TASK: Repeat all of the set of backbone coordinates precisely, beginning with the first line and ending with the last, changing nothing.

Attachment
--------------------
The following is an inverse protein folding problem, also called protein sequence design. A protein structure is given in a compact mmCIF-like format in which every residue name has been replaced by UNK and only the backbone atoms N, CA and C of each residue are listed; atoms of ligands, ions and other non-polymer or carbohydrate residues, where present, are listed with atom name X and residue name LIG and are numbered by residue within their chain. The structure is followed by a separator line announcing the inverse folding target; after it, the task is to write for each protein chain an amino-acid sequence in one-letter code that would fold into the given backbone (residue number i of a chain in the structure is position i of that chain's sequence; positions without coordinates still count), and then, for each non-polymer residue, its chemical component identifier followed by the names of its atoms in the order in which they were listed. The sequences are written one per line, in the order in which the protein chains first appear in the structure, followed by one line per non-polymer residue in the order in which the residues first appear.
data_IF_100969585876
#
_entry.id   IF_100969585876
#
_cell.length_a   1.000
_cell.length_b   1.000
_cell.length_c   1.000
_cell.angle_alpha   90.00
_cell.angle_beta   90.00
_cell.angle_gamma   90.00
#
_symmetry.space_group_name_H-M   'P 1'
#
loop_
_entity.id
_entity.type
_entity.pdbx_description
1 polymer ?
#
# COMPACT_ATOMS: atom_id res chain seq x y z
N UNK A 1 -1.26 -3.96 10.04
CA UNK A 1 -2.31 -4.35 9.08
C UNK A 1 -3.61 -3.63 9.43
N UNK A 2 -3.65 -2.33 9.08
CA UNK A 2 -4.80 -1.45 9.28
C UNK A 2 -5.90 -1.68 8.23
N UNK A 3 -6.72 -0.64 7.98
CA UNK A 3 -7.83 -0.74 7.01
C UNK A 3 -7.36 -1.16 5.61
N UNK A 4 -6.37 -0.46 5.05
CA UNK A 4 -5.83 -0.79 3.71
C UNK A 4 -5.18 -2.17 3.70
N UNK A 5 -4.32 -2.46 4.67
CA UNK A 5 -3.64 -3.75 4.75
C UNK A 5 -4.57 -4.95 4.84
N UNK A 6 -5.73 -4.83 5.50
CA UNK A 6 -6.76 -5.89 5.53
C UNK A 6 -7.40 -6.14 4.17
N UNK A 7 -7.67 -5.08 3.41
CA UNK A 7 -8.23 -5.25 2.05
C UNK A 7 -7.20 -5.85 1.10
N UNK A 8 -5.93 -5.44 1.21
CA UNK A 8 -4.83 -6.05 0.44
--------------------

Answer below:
The following is an inverse protein folding problem, also called protein sequence design. A protein structure is given in a compact mmCIF-like format in which every residue name has been replaced by UNK and only the backbone atoms N, CA and C of each residue are listed; atoms of ligands, ions and other non-polymer or carbohydrate residues, where present, are listed with atom name X and residue name LIG and are numbered by residue within their chain. The structure is followed by a separator line announcing the inverse folding target; after it, the task is to write for each protein chain an amino-acid sequence in one-letter code that would fold into the given backbone (residue number i of a chain in the structure is position i of that chain's sequence; positions without coordinates still count), and then, for each non-polymer residue, its chemical component identifier followed by the names of its atoms in the order in which they were listed. The sequences are written one per line, in the order in which the protein chains first appear in the structure, followed by one line per non-polymer residue in the order in which the residues first appear.
data_IF_100969585876
#
_entry.id   IF_100969585876
#
_cell.length_a   1.000
_cell.length_b   1.000
_cell.length_c   1.000
_cell.angle_alpha   90.00
_cell.angle_beta   90.00
_cell.angle_gamma   90.00
#
_symmetry.space_group_name_H-M   'P 1'
#
loop_
_entity.id
_entity.type
_entity.pdbx_description
1 polymer ?
#
# COMPACT_ATOMS: atom_id res chain seq x y z
N UNK A 1 -1.26 -3.96 10.04
CA UNK A 1 -2.31 -4.35 9.08
C UNK A 1 -3.61 -3.63 9.43
N UNK A 2 -3.65 -2.33 9.08
CA UNK A 2 -4.80 -1.45 9.28
C UNK A 2 -5.90 -1.68 8.23
N UNK A 3 -6.72 -0.64 7.98
CA UNK A 3 -7.83 -0.74 7.01
C UNK A 3 -7.36 -1.16 5.61
N UNK A 4 -6.37 -0.46 5.05
CA UNK A 4 -5.83 -0.79 3.71
C UNK A 4 -5.18 -2.17 3.70
N UNK A 5 -4.32 -2.46 4.67
CA UNK A 5 -3.64 -3.75 4.75
C UNK A 5 -4.57 -4.95 4.84
N UNK A 6 -5.73 -4.83 5.50
CA UNK A 6 -6.76 -5.89 5.53
C UNK A 6 -7.40 -6.14 4.17
N UNK A 7 -7.67 -5.08 3.41
CA UNK A 7 -8.23 -5.25 2.05
C UNK A 7 -7.20 -5.85 1.10
N UNK A 8 -5.93 -5.44 1.21
CA UNK A 8 -4.83 -6.05 0.44